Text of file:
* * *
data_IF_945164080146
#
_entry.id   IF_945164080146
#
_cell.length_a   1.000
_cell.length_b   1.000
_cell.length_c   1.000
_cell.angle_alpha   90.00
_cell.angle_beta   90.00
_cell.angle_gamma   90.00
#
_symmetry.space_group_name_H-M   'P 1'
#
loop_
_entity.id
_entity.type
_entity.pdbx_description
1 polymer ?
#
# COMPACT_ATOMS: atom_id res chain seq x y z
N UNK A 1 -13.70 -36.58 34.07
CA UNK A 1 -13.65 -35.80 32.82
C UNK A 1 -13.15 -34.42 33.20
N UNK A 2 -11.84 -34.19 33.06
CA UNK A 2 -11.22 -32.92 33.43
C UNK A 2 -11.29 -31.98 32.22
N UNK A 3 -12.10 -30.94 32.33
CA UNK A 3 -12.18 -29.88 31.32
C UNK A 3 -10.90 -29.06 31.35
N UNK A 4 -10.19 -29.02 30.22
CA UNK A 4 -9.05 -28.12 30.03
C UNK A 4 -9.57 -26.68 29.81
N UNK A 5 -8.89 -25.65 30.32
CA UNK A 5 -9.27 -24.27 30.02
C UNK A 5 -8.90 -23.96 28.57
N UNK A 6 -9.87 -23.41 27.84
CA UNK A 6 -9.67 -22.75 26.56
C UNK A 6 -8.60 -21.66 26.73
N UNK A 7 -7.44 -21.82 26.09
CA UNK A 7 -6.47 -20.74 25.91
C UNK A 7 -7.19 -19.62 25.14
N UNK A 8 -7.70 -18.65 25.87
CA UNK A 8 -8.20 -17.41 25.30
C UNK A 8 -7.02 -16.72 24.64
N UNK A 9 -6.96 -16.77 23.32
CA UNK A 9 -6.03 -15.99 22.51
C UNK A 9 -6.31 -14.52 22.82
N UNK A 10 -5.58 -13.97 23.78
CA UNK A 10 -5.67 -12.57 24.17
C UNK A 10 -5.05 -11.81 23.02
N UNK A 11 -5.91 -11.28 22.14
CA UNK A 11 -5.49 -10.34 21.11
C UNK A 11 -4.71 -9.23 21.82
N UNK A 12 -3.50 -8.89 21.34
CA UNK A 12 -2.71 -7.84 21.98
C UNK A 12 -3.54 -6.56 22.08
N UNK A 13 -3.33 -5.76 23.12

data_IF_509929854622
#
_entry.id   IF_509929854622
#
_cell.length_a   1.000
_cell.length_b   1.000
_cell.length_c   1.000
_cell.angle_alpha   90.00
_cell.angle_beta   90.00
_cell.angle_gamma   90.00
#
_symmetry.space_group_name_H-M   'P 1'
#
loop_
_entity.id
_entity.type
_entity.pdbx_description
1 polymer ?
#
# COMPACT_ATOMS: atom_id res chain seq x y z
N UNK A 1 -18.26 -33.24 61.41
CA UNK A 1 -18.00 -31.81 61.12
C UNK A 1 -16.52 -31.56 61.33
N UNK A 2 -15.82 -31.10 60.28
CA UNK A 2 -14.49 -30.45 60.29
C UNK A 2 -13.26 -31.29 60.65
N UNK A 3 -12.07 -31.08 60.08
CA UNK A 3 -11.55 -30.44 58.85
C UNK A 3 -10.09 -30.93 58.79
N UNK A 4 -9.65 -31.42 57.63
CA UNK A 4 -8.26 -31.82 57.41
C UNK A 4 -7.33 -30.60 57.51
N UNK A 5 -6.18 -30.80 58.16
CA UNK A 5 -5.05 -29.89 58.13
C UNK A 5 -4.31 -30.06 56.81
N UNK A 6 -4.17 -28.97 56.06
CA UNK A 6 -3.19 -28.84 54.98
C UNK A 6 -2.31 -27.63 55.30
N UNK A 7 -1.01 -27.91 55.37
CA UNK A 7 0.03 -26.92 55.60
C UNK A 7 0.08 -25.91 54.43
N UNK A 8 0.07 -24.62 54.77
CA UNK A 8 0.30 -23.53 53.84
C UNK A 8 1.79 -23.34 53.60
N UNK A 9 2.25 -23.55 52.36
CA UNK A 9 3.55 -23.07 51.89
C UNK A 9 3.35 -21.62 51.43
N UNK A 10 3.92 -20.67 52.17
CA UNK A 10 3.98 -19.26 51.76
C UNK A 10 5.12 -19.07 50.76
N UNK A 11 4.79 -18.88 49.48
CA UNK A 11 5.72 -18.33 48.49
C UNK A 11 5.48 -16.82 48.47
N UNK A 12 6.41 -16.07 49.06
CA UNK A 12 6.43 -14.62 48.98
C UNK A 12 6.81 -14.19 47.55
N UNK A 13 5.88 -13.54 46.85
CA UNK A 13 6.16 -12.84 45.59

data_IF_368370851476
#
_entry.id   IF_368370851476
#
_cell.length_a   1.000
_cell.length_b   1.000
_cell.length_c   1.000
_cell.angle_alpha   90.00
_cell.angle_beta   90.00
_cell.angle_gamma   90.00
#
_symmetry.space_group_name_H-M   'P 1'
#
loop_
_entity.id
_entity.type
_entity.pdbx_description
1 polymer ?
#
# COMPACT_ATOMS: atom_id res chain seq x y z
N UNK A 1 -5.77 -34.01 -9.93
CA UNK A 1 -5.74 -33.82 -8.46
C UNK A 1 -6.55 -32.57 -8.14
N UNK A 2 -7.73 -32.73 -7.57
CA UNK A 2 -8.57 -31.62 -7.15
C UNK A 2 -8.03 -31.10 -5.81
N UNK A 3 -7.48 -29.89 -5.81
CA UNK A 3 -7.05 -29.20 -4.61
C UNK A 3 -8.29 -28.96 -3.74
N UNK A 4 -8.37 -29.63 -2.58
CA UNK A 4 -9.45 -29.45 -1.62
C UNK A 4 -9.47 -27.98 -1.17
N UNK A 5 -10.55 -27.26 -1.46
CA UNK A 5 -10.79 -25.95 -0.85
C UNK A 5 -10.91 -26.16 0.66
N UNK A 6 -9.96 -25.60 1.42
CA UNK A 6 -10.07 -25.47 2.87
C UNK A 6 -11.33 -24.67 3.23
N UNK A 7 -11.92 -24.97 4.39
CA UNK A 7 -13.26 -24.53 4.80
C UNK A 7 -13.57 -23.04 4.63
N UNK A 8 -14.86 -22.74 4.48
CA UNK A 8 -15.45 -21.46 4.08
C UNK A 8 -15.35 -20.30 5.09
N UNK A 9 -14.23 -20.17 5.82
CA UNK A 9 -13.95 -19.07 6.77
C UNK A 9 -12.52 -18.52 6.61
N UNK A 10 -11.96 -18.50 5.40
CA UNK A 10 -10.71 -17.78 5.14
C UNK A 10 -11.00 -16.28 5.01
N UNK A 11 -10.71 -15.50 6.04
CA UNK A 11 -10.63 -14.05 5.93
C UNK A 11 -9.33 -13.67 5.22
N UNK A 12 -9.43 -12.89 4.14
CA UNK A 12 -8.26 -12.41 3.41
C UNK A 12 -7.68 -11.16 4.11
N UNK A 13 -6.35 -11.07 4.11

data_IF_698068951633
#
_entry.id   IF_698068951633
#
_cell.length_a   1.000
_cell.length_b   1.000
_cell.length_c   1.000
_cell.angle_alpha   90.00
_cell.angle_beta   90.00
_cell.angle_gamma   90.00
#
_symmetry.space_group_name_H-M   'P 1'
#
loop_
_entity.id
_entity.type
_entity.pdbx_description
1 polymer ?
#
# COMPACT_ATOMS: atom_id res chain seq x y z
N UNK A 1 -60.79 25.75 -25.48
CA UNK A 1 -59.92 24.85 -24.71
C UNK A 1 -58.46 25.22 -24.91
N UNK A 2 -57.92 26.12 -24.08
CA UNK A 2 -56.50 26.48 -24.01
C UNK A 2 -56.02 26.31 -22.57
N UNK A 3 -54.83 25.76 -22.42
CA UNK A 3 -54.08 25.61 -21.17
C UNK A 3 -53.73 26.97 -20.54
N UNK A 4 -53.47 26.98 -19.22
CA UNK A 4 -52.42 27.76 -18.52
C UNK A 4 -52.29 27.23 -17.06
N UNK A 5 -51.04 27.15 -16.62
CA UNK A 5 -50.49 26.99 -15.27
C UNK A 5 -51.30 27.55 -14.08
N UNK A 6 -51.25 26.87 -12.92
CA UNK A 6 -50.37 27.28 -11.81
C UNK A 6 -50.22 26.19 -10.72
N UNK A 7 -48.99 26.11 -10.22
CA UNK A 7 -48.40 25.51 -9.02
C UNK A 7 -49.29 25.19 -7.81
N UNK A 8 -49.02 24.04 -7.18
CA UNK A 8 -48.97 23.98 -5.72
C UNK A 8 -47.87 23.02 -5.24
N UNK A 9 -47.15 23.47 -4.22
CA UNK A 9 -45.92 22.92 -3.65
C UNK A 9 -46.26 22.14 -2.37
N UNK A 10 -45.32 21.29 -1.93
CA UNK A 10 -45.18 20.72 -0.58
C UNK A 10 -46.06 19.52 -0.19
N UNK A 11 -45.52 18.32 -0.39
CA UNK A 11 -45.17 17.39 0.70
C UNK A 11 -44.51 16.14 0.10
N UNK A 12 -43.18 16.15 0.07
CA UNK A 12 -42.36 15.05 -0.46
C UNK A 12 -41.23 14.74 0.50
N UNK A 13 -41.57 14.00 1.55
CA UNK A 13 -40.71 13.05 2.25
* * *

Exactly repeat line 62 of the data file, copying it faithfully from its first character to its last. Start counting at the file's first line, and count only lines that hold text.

_cell.length_a   1.000